The state of California is suing San Francisco over the waterfront height limit that Bay Area residents voted into law back in June, arguing that the ballot measure usurps state power. If California finds that measure offensive, wait 'til San Francisco gets a crack at a ballot proposal to break up the whole damned state.
A proposal to divide California into six new states could appear on the November 2016 ballot, courtesy of venture capitalist and self-proclaimed "Riskmaster" Timothy Draper. According to Six Californias, the proposal has already garnered 1.3 million signatures, the first batch of which Draper submitted to election officials yesterday. If Draper has collected as many signatures as he says he has—and for the millions he's spent on the effort, it had better be true—then this Six Flags Over California scheme will go before voters the year after next.
Previously, the awesome power to split one great state into several smaller ones was exclusive to Texas, whose 1845 annexation to the U.S. included a proviso that would allow it to separate, like Voltron, into as many as five states. Then, as now, partisans cried foul. The clause in the annexation of the Republic of Texas horrified northern Whigs; today, critics accuse Draper of working to boost Republican fortunes in Congress via the political realignment and congressional representation of the six states formerly known collectively as California.
How Republicans or Democrats or, indeed, Californians would fare by splitting their single state into six depends on factors that are difficult to predict. One thing looks certain: You wouldn't want to mess with one of them.
The fact that one of the new states would be named Silicon Valley is reason enough to oppose Draper's plan. Really, only one hypothetical state bears a passably tolerable name: Jefferson (shown above in blue), a wink to Pacific Northwest secessionists living in southern Oregon and northern California who have pursued a separate state or independent republic of the same name since at least 1941. The remaining four states are all given relative titles: West California, Central California, South California, and North California. Since North California (shown above in purple) isn't even the northernmost part of California, the Riskmaster could probably stand to take a few more creative risks in the state-naming game.
Of the Sunshine Six, it's the Silicon State (shown in bright yellow) that looks the strongest. Under the new dispensation, Silicon Valley would emerge as one of the top five densest states in the nation, falling just behind New Jersey and Rhode Island, about tied with Massachusetts by my math. Santa Clara and Alameda, two of California's fastest-growing counties, are driving the Bay Area's rapid population growth. And San Francisco, San Mateo, Santa Clara, and Contra Costa are four of the five richest counties in California.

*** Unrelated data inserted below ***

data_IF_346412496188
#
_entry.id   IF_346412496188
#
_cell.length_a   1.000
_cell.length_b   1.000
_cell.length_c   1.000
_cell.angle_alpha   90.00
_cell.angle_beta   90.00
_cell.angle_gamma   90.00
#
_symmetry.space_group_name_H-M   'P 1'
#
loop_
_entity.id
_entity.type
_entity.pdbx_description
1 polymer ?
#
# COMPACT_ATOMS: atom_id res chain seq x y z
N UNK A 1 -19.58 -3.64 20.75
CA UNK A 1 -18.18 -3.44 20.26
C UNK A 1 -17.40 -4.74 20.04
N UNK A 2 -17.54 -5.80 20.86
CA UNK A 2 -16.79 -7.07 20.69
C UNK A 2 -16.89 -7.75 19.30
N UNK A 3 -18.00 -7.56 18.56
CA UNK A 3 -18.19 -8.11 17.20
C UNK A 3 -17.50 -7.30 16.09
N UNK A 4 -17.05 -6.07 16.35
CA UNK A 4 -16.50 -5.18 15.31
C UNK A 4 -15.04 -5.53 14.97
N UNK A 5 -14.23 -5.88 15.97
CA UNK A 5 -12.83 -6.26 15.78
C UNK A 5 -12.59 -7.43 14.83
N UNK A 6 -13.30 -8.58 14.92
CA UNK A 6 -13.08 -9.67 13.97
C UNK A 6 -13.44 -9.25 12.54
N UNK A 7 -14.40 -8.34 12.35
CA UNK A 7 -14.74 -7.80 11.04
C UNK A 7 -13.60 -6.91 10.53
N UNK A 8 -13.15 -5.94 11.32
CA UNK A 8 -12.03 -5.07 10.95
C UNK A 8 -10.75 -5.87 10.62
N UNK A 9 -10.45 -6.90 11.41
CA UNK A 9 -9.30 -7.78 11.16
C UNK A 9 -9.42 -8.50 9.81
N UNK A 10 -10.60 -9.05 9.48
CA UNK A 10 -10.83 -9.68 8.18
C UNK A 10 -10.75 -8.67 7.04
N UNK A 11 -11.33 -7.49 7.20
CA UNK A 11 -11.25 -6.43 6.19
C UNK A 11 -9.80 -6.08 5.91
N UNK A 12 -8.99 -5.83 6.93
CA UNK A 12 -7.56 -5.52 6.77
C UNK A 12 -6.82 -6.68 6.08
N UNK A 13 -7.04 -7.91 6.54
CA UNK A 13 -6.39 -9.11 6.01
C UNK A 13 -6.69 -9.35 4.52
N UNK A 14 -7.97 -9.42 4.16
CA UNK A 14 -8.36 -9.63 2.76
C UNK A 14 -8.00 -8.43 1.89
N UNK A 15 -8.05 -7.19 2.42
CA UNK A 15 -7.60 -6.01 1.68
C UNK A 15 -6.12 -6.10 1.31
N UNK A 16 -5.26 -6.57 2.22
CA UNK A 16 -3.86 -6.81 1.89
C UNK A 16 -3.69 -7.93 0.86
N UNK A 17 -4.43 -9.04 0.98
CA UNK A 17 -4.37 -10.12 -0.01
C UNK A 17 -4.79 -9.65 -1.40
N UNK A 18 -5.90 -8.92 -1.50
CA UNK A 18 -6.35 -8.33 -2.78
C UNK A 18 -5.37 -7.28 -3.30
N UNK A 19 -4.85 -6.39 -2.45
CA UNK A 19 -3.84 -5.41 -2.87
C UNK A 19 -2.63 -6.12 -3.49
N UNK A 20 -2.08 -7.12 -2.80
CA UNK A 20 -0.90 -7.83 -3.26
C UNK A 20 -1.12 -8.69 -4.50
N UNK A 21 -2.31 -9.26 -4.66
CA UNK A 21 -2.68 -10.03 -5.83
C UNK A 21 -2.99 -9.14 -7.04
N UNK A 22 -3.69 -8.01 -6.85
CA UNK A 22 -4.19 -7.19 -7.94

What if Silicon Valley state law resembled California state law? Then residents of those four counties plus Alameda (the eighth richest in California) could pass another proposal to subdivide further still and ditch their less well-off cousin counties of San Benito, Monterey, and Santa Cruz. They could call this super-dense city-state, I don't know, The Toast—and NIMBYs could prevent anyone from building another apartment in The Toast ever again.
In the meantime, cooler heads will probably prevail, and Draper's proposal probably won't come to pass. But using California's ballot-measure system to make a point about how broken California's political system is—while consolidating the wealth and demographic success of Silicon Valley and giving Orange County a great deal more say in the election of two U.S. senators—seems like a poor way to highlight abuse. It seems more like a demonstration of abuse.
A successful lawsuit on behalf of the state of California, on the other hand, might do more to show that the power of the ballot measure is not absolute. So let's leave secession to Texas.